Tough call, you found this terrific attorney that would be a great fit for your firm. The attorney’s prior firm(s) work experience and skills are exactly what your law firm needs. The attorney is concerned about the prior firm surviving after departure and has asked if you will pick up this prior acts exposure.
When asked about adding prior acts, as an agent trying to minimize a law firm’s attorney malpractice exposure, we generally advise against. Here is why:
1. Your firm may never have had a claim because of great client intact and thorough work procedures. Adding an attorney’s prior acts exposure opens the law firm up to legal malpractice claims from the attorney’s prior firm. You really have no idea what skeletons are hiding at other firms. Past sins may rise up from the attorney’s old firm regardless of who may have worked on them. Significant claims have arisen with other law firms. If this happens these claims have impacted the impacted firm’s malpractice premium costs and insurability.
2. Because your new attorney may have limited access to old client files, a prior firm’s malpractice claim can be difficult to defend, especially if your new attorney was not directly involved in the case.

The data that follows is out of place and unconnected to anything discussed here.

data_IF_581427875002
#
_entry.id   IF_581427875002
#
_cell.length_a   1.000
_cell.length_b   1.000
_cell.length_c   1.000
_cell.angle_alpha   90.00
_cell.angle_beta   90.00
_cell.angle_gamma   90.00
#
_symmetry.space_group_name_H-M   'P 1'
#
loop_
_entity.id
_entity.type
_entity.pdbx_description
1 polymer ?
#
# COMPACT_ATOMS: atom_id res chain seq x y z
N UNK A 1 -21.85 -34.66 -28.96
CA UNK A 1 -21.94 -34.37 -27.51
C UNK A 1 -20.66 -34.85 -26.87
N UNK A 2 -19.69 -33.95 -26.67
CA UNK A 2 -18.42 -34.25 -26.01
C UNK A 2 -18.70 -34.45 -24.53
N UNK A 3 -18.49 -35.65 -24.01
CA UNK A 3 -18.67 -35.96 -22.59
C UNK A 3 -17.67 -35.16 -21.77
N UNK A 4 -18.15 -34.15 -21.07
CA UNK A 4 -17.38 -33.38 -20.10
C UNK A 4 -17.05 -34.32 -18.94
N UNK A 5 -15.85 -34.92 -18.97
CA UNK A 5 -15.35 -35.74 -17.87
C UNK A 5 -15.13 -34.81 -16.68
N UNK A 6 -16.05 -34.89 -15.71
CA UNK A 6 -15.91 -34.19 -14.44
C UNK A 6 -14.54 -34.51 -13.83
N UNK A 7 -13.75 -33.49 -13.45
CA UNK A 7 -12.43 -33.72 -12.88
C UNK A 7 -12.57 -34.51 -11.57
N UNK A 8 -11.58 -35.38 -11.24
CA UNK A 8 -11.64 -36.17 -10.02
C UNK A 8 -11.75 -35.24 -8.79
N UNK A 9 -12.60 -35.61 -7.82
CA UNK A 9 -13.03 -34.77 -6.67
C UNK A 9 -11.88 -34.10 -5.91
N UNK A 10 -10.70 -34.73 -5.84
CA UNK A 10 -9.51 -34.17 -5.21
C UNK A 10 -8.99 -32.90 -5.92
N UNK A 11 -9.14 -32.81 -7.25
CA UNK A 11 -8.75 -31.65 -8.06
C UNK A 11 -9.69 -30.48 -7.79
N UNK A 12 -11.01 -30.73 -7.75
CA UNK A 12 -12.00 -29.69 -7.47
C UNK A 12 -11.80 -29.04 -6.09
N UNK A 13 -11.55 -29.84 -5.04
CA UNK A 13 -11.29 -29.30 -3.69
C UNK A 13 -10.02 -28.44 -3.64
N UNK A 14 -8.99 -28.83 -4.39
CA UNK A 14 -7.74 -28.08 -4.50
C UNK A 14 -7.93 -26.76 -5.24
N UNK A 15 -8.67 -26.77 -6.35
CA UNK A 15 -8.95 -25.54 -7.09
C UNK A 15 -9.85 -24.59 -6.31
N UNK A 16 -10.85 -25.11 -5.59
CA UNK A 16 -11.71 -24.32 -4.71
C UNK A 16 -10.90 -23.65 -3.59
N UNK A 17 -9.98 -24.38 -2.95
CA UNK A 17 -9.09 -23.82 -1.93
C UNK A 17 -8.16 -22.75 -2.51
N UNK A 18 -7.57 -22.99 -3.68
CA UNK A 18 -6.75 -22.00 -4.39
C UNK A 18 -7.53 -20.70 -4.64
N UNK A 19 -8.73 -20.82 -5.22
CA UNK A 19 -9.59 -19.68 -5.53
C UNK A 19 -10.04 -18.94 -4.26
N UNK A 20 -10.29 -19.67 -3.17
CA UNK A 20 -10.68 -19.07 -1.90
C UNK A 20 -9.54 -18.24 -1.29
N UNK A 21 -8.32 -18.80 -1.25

3. Many insurers immediately increase the firm’s attorney malpractice insurance premium when adding past acts for a new attorney. For a multi-person law firm most insurers add attorneys without prior acts at no cost midterm. And the renewal premium increase when the insurer is not picking up prior acts exposures is less.
4. Some insurers will not add prior acts coverage for new attorneys. This can be because of the insurer’s underwriting practices, attorney’s loss history, or the attorney’s past practice areas.
5. If the new attorney is coming on as an “Of Counsel” attorney most insurers will not honor a request for adding prior acts coverage. The problem is that an “of Counsel” attorney’s coverage is by definition only for work done on behalf of the named insured firm (your firm). There is no coverage for the “of counsel” attorney’s prior acts for work done outside of your firm.
From an insurance perspective putting up a fire wall between your firm and the attorney’s past firm is the best course of action. Where possible have the new attorney purchase an Extended Reporting Period Endorsement (Tail) for past acts. It will keep the skeletons from the past from reappearing in your future.
The picture in the article was taken at Portugal's Chapel of Bones. To read more about this chapel Click Here